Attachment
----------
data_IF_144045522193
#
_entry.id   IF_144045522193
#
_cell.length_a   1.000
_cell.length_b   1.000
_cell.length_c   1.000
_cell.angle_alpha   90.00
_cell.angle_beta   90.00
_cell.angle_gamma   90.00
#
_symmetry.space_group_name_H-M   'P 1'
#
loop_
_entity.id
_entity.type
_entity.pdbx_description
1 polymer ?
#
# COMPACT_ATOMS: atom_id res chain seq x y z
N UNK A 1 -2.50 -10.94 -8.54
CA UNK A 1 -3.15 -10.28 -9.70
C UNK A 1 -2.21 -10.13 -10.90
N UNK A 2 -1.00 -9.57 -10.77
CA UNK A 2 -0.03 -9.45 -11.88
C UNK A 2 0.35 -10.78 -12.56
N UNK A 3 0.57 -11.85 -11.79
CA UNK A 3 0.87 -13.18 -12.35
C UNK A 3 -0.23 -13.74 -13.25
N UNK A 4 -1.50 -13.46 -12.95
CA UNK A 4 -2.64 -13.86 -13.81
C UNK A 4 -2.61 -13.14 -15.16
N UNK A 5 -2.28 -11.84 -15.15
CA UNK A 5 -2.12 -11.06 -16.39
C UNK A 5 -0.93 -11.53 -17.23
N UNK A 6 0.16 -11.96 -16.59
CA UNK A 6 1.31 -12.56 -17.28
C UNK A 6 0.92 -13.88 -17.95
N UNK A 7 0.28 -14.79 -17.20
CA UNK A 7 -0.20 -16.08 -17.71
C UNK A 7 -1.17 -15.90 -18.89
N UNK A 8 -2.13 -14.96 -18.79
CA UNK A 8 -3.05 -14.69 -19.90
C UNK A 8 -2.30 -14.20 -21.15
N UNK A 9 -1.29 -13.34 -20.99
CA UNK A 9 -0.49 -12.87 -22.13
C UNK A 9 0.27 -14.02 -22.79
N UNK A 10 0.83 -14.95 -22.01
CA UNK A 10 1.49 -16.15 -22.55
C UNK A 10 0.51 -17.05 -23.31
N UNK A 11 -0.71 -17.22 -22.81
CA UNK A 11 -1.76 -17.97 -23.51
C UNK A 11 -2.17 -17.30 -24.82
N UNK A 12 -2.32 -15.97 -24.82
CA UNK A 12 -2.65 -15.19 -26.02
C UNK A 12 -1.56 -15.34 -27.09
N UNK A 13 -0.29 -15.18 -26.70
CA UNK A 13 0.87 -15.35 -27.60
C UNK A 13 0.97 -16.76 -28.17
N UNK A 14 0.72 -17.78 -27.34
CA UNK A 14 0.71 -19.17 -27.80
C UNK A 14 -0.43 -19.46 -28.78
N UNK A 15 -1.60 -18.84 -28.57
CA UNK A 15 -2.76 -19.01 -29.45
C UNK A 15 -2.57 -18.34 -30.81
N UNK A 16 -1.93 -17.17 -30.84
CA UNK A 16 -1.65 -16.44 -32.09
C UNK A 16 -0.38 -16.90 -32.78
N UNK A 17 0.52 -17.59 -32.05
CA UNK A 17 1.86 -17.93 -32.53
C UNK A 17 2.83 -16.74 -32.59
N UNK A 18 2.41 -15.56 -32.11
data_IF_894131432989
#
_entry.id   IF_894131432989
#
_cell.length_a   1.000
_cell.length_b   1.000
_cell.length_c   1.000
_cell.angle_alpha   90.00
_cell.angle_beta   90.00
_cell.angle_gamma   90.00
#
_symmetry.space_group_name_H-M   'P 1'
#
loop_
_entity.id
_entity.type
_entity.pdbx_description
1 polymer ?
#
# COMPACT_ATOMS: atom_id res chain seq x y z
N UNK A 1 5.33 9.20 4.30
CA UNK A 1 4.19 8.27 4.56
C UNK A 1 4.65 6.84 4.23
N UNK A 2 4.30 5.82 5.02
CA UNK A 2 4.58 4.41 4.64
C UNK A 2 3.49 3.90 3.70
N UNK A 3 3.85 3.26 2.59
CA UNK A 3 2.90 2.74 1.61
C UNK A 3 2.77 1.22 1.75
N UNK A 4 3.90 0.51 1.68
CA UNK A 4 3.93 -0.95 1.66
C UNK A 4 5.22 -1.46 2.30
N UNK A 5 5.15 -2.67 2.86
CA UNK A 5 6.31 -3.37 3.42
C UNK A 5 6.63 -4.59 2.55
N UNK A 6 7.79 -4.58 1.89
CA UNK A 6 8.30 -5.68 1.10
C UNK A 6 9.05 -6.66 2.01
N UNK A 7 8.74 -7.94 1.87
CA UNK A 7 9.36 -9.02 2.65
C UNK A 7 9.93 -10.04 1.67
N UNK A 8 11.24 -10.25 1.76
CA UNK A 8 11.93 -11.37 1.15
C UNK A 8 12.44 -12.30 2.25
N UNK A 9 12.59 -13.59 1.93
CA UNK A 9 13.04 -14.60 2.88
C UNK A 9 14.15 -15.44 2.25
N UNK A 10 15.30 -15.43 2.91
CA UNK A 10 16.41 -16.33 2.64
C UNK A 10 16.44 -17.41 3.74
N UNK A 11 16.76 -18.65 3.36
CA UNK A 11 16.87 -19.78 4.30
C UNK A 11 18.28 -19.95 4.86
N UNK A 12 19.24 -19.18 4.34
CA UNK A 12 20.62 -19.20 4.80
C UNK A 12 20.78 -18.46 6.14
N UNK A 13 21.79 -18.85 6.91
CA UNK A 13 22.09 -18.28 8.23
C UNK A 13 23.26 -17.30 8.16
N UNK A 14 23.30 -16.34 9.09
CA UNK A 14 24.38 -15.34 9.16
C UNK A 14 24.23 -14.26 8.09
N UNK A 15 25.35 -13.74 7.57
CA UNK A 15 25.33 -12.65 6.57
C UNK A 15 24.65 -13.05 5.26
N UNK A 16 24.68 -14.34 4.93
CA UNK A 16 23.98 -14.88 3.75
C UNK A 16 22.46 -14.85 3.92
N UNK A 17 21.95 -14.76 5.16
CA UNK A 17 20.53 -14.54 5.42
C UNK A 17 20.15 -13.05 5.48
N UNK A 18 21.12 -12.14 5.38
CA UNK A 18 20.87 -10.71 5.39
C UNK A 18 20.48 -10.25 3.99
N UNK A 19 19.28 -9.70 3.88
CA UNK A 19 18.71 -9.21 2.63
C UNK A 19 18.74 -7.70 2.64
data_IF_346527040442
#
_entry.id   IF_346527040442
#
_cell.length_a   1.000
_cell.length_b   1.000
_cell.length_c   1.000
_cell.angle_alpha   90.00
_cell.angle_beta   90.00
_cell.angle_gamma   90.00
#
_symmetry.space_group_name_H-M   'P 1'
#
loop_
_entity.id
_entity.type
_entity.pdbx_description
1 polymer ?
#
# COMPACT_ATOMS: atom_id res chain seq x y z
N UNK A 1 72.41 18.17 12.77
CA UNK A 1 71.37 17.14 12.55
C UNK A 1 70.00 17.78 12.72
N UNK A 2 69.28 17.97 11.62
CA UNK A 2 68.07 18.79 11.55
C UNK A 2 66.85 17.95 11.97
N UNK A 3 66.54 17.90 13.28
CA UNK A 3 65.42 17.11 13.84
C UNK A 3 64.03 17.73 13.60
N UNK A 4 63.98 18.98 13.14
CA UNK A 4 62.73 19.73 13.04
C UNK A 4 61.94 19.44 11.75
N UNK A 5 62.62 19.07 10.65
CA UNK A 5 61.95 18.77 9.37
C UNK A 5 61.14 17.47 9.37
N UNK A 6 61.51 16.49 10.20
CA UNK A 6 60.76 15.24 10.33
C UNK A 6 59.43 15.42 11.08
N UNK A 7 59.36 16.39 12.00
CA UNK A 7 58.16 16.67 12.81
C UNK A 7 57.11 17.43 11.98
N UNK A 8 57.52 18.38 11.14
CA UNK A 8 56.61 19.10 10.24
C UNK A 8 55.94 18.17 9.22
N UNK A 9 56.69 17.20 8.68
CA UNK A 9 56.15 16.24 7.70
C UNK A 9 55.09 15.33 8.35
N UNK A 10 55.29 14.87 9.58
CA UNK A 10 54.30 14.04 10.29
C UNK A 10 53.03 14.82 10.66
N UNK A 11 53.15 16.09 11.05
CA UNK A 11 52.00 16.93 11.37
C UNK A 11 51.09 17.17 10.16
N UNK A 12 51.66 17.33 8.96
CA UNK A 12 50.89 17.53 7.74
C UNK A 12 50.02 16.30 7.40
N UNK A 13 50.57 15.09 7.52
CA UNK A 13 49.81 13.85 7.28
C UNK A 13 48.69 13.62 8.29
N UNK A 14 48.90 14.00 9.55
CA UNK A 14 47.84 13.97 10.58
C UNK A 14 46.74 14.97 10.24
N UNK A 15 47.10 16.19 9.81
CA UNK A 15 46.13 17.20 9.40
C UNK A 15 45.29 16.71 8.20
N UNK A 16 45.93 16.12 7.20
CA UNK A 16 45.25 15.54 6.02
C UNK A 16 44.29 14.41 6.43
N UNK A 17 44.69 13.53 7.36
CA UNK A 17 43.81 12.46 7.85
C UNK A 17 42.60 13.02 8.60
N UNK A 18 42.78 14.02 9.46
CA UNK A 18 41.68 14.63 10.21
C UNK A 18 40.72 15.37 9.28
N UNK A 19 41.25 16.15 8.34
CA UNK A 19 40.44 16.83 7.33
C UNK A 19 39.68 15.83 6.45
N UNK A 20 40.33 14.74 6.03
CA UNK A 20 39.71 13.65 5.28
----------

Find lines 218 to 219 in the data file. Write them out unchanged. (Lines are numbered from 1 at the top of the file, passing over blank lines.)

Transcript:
N UNK A 17 44.69 13.53 7.36
CA UNK A 17 43.81 12.46 7.85